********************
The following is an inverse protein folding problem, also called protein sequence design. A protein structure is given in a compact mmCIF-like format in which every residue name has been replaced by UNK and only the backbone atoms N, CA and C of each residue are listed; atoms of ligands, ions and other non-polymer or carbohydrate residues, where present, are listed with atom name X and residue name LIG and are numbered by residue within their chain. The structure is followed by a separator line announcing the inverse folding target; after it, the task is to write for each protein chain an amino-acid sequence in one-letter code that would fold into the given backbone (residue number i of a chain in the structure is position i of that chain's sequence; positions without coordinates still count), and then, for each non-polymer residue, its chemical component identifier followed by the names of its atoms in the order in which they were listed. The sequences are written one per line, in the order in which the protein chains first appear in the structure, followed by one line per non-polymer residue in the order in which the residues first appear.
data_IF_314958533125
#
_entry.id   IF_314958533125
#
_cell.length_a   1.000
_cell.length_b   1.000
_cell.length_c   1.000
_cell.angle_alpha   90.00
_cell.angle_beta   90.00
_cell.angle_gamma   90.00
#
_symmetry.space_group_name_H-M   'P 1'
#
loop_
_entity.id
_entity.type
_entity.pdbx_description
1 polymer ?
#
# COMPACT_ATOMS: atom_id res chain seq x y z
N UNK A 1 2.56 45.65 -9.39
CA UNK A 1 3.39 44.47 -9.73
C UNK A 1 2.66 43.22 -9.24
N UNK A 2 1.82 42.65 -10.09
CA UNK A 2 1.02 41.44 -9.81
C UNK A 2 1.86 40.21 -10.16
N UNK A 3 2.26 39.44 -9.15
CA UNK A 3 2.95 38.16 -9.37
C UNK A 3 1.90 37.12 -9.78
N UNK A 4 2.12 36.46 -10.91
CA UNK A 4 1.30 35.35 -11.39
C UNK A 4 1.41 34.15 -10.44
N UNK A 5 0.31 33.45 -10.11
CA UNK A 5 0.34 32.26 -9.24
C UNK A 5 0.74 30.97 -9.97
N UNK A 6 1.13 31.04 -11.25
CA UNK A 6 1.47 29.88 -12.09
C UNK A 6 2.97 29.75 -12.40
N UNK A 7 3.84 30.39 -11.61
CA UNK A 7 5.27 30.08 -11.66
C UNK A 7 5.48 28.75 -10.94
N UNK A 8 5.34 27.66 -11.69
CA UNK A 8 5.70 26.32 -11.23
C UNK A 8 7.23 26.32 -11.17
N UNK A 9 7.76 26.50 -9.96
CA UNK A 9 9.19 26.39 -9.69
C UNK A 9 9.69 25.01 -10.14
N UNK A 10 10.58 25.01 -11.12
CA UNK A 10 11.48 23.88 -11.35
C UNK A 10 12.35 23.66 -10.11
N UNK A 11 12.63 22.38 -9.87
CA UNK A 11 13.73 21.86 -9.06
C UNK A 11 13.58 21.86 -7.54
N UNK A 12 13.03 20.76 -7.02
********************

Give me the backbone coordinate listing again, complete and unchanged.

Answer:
The following is an inverse protein folding problem, also called protein sequence design. A protein structure is given in a compact mmCIF-like format in which every residue name has been replaced by UNK and only the backbone atoms N, CA and C of each residue are listed; atoms of ligands, ions and other non-polymer or carbohydrate residues, where present, are listed with atom name X and residue name LIG and are numbered by residue within their chain. The structure is followed by a separator line announcing the inverse folding target; after it, the task is to write for each protein chain an amino-acid sequence in one-letter code that would fold into the given backbone (residue number i of a chain in the structure is position i of that chain's sequence; positions without coordinates still count), and then, for each non-polymer residue, its chemical component identifier followed by the names of its atoms in the order in which they were listed. The sequences are written one per line, in the order in which the protein chains first appear in the structure, followed by one line per non-polymer residue in the order in which the residues first appear.
data_IF_314958533125
#
_entry.id   IF_314958533125
#
_cell.length_a   1.000
_cell.length_b   1.000
_cell.length_c   1.000
_cell.angle_alpha   90.00
_cell.angle_beta   90.00
_cell.angle_gamma   90.00
#
_symmetry.space_group_name_H-M   'P 1'
#
loop_
_entity.id
_entity.type
_entity.pdbx_description
1 polymer ?
#
# COMPACT_ATOMS: atom_id res chain seq x y z
N UNK A 1 2.56 45.65 -9.39
CA UNK A 1 3.39 44.47 -9.73
C UNK A 1 2.66 43.22 -9.24
N UNK A 2 1.82 42.65 -10.09
CA UNK A 2 1.02 41.44 -9.81
C UNK A 2 1.86 40.21 -10.16
N UNK A 3 2.26 39.44 -9.15
CA UNK A 3 2.95 38.16 -9.37
C UNK A 3 1.90 37.12 -9.78
N UNK A 4 2.12 36.46 -10.91
CA UNK A 4 1.30 35.35 -11.39
C UNK A 4 1.41 34.15 -10.44
N UNK A 5 0.31 33.45 -10.11
CA UNK A 5 0.34 32.26 -9.24
C UNK A 5 0.74 30.97 -9.97
N UNK A 6 1.13 31.04 -11.25
CA UNK A 6 1.47 29.88 -12.09
C UNK A 6 2.97 29.75 -12.40
N UNK A 7 3.84 30.39 -11.61
CA UNK A 7 5.27 30.08 -11.66
C UNK A 7 5.48 28.75 -10.94
N UNK A 8 5.34 27.66 -11.69
CA UNK A 8 5.70 26.32 -11.23
C UNK A 8 7.23 26.32 -11.17
N UNK A 9 7.76 26.50 -9.96
CA UNK A 9 9.19 26.39 -9.69
C UNK A 9 9.69 25.01 -10.14
N UNK A 10 10.58 25.01 -11.12
CA UNK A 10 11.48 23.88 -11.35
C UNK A 10 12.35 23.66 -10.11
N UNK A 11 12.63 22.38 -9.87
CA UNK A 11 13.73 21.86 -9.06
C UNK A 11 13.58 21.86 -7.54
N UNK A 12 13.03 20.76 -7.02